The Complete Guide That Makes Choosing a Business Attorney Simple

Each year, between 36 and 53 percent of small businesses are sued. It’s a frightening statistic that you cannot afford to ignore as an entrepreneur. 

Being involved in litigation can have serious financial implications. In 2018 alone, the American tort system’s commercial liability costs amounted to a staggering $343 billion, with small businesses shouldering well over half of those costs. 

But a lawsuit does more than just cost you money. It can severely damage your reputation and destroy the trust customers have in you. The best way to prepare yourself against these risks is to have a business attorney you can count on at all times.  

That’s because even with the best-laid plans, legal problems can arise at any time. When that happens, your business lawyer can help fight for your rights and boost your chances of coming out on top.

But how do you find the right business attorney for you? Here’s a comprehensive guide.

Determine Your Specific Needs

Generally, you shouldn’t wait until you need a business lawyer to start looking for one. If possible, retain one as early as possible.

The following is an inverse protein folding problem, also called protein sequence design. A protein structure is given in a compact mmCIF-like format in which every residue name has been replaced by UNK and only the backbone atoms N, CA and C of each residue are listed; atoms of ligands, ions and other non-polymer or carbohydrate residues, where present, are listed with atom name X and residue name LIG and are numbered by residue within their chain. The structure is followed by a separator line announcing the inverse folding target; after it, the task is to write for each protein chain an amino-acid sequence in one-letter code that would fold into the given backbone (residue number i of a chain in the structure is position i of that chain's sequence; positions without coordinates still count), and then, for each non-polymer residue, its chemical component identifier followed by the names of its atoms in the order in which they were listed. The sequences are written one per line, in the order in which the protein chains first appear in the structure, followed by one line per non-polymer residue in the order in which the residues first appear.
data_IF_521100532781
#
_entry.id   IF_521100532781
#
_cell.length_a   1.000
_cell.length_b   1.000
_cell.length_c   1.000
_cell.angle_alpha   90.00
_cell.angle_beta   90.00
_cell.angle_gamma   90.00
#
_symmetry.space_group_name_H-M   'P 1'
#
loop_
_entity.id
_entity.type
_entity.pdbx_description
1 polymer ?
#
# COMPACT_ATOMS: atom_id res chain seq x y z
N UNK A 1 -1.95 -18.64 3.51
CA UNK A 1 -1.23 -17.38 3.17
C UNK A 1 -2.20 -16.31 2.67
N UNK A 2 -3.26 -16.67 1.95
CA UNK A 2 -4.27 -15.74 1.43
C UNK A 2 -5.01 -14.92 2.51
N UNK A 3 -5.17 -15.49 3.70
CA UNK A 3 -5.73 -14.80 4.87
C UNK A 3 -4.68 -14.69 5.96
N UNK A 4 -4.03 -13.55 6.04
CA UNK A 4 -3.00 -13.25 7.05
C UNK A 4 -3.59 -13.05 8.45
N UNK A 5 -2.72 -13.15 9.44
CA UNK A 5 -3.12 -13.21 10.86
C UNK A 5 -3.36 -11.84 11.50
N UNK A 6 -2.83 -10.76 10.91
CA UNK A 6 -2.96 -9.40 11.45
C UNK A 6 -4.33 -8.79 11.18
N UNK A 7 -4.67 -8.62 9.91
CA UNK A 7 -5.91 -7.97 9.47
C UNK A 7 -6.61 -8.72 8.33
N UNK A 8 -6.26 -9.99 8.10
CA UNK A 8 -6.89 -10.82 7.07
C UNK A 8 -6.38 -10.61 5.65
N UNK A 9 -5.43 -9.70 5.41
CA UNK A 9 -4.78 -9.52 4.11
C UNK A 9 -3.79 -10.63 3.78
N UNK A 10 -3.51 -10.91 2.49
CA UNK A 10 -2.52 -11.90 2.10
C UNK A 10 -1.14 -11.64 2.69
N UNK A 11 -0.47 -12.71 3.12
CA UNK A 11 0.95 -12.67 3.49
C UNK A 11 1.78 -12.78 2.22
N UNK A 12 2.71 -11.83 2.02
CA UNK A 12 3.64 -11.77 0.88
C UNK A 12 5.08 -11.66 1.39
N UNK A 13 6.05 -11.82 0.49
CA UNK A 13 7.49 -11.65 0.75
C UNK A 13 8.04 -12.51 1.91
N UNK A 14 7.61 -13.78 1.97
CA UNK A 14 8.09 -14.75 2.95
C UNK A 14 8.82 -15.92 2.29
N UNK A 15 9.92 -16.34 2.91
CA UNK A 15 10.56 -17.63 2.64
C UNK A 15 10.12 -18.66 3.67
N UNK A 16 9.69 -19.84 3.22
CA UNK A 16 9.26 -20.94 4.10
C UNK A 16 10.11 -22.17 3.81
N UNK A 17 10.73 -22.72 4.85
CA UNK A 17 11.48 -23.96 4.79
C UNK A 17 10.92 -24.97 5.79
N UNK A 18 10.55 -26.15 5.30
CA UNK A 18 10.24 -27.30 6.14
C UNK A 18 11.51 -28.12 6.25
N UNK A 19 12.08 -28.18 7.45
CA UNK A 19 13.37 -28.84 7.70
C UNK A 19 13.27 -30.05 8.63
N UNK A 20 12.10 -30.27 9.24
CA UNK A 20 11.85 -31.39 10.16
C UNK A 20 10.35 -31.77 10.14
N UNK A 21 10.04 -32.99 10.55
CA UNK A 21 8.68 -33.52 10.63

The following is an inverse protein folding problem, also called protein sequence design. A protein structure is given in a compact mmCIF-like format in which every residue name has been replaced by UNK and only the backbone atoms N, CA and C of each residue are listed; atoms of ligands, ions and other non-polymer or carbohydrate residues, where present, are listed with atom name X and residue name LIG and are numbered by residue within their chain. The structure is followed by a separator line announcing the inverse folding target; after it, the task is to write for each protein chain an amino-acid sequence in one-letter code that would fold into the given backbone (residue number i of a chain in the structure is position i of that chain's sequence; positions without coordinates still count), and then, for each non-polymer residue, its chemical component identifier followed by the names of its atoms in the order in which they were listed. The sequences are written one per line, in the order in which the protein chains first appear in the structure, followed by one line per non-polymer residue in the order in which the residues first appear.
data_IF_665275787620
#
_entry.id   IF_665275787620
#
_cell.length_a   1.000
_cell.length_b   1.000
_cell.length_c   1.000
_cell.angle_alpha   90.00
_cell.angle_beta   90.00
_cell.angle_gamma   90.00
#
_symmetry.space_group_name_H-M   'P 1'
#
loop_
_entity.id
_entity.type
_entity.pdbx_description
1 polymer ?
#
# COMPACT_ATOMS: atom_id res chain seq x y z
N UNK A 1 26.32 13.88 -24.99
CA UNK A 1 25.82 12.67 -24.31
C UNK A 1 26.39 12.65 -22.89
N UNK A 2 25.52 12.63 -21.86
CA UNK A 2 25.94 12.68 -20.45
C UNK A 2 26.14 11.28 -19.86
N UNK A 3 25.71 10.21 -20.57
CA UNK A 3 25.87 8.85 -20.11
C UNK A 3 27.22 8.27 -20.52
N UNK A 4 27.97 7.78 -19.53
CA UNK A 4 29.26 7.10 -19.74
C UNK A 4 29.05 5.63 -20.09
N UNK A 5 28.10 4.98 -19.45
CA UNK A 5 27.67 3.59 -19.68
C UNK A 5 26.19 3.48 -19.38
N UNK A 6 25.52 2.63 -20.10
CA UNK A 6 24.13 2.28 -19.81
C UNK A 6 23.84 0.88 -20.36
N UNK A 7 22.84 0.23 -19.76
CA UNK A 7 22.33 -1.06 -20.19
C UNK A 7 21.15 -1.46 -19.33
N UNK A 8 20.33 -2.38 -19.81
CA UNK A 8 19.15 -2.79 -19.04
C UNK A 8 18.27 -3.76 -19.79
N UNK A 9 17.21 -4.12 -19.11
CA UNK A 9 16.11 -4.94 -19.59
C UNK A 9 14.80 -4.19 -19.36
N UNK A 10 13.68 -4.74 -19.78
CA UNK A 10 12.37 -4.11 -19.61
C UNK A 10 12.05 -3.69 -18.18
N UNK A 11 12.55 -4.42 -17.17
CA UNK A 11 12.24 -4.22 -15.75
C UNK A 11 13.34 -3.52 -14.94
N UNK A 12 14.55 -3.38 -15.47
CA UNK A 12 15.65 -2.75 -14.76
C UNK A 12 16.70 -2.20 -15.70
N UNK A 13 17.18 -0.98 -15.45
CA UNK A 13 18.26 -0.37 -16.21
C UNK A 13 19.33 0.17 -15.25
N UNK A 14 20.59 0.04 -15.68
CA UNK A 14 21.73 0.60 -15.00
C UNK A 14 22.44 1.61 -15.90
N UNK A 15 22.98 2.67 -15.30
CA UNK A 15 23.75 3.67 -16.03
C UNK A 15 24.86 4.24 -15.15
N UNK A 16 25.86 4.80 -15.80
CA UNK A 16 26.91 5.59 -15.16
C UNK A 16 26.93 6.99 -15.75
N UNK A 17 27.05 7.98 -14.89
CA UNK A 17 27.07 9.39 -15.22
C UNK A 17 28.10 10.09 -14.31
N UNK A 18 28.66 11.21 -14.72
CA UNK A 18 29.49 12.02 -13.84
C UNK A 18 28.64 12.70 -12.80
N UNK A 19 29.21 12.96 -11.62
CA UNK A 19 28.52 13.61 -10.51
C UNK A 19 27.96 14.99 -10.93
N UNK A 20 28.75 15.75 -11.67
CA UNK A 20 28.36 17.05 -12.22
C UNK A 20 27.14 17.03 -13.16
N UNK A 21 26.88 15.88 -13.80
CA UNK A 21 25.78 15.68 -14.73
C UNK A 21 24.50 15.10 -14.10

That said, there are certain situations that may require you to contact a local law firm right away. These include:

When Choosing a Business Entity

Any aspiring entrepreneur will usually do as much research as possible on matters of business. You can check out this blog for some useful business nuggets.

But even with the most extensive research, you may still find you need the insights of a professional when it comes to choosing the ideal business entity for you. The truth is the kind of business entity you open will greatly impact your growth in the future.

A seasoned business attorney will walk you through the strengths and drawbacks of different entities and recommend the one that suits you best. For instance, if your plan is to raise venture capital, a C-corp is your best choice.  

Raising Capital